The Trillium Surround sound mode is made for creating a sense of space when you’re watching movies, and it depends upon the scene you’re viewing as to whether or not there’s a quantifiable difference. It seems to help flesh out larger-scale scenes, such as battle sequences and thunderstorms, and it lessens the sense that the soundscape is coming from a single, central speaker. In contrast, scenes consisting of dialogue indoors are left largely unaffected. Interestingly, I also found that orchestral recordings were well served by Trillium Surround. It’s a very slight shift, but the separation effect enhances the concert-hall feel.

The Turbo mode provides a 7-dB boost in total output while simultaneously applying what Riva calls a “smart bass compressor” to protect the speaker from overexcursion and damage. And yes, the volume control on the app literally goes to 11 (this top volume is only accessible when Turbo is enabled). Generally speaking, I don’t care for the typical boosted EQ settings found on speakers like this; most are heavy-handed, and my ears usually prefer the flattest frequency representation possible. However, the overall sonic effect with Turbo feels more like a careful nudging of the bass and treble in just the right frequencies, and I found I actually liked it with certain genres of music. Pop, electronic, and hip-hop get a slight boost in the vocals and bass line, which sounds exciting rather than suffering from a bloated boom and sizzle. On rock, jazz, and acoustic music, however, I found myself reverting to the flat EQ.


Whichever setting you choose, the Riva Turbo X was dexterous with all genres of music I threw at it. At high volumes, the speaker rarely became distorted. The only time I heard any sort of anomaly was when I enabled Turbo, cranked the volume to the highest peak of 11, and listened to hip-hop or pop. The treble started to sound rough around the edges, and the bass began to waver in volume, as though the speaker was trying to keep from damaging itself (probably that protection circuit kicking in). That said, in most environments, the Turbo X didn’t need to be pushed to these limits to be comfortably audible.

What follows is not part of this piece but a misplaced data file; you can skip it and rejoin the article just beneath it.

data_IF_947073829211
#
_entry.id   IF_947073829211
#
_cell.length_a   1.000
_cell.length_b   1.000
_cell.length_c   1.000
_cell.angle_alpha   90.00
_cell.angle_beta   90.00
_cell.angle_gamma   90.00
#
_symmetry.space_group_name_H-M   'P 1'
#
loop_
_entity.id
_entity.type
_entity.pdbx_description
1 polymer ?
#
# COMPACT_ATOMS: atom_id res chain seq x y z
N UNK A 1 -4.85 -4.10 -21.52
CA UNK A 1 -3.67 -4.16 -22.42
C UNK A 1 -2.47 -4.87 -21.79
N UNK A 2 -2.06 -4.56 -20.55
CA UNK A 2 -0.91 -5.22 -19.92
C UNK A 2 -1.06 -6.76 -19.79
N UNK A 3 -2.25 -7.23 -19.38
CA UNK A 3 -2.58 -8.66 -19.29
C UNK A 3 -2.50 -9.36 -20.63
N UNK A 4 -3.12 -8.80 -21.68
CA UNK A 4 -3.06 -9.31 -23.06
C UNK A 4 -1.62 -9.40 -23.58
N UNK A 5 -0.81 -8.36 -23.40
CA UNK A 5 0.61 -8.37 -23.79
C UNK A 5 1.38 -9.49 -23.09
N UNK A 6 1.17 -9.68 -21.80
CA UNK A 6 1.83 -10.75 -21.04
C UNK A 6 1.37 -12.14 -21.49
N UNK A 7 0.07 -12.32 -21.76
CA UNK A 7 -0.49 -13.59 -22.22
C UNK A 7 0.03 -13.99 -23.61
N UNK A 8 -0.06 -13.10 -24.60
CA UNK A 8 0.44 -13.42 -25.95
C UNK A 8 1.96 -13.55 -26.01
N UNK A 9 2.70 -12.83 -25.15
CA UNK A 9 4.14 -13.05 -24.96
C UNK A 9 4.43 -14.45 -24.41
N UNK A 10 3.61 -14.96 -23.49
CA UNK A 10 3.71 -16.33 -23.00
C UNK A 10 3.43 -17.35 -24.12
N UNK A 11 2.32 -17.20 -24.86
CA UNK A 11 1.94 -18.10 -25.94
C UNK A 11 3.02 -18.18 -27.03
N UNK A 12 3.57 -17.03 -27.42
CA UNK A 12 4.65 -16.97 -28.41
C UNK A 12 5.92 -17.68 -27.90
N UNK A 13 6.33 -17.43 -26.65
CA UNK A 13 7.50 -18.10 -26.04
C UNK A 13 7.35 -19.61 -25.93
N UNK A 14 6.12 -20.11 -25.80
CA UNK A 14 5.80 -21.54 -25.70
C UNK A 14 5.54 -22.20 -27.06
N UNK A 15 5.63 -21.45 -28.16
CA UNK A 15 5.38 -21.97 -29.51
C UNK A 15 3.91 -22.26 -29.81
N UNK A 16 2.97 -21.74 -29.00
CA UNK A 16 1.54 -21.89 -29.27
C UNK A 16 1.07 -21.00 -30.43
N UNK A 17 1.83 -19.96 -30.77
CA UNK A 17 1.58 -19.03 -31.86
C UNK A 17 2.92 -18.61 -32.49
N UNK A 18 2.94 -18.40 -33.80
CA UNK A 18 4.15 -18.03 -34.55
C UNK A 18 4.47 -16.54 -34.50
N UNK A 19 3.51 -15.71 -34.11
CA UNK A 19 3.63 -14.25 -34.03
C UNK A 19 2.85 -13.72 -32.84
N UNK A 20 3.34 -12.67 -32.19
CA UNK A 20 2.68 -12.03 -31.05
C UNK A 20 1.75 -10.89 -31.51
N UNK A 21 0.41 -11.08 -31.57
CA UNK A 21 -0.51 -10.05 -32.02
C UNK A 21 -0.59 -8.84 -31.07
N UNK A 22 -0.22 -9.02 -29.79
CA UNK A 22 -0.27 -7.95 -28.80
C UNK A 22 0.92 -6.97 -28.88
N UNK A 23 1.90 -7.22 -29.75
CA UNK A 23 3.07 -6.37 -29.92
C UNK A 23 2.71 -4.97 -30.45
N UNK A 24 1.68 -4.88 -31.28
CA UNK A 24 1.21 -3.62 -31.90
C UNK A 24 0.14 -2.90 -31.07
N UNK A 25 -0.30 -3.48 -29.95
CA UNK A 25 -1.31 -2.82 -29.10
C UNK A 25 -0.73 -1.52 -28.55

With so much competition, the Turbo X’s $350 MSRP may seem pricey, but in this instance, you really get what you pay for. If you need portable, splash-resistant, great sound, the Riva Turbo X is worth every penny.

Riva Audio

jalan's picture

In your screen capture of the Riva app you provided it displays a toggle switch to ADD a Turbo Speaker then the option to Stereo or Repeater. So can this device stereo pair or operate multiples from a single source like the UE MegaBoom using Bluetooth?

RIVA's picture

Hi Jalan, The RIVA Ground Control app image is out of date. This option may be available in the future. Currently, RIVA Turbo X does not pair with another Turbo X to create a stereo pair. Thank you.

jh20001's picture

I used to have a Jam party or something but it eventually stopped working because I left it out in the sun for too long (oops ^^). I almost got one of those beats ones, but someone advised against it (just a trendy name). I fell upon a few reads about the Riva, but I never heard of Riva before (from anywhere). POC likes them http://pocinc.net/blog/technology-news/rivas-turbo-x-a-multidimensional-... , although CNET I remember (can’t find link) said it wasn’t “perfect”, but still came in high in their approval. The guy at BB bragged about it when I spoke to him, but they didn’t have any which I thought was a “of course…why wouldn’t you have what I’m looking for” moment (felt like I was at Wally World). So I bought one online instead. Way more expensive than my little Jam speaker, but I feel like I bought a portable speaker bar thing instead. It’s much bigger than my Jam but still perfect to carry around and it sounds really really good.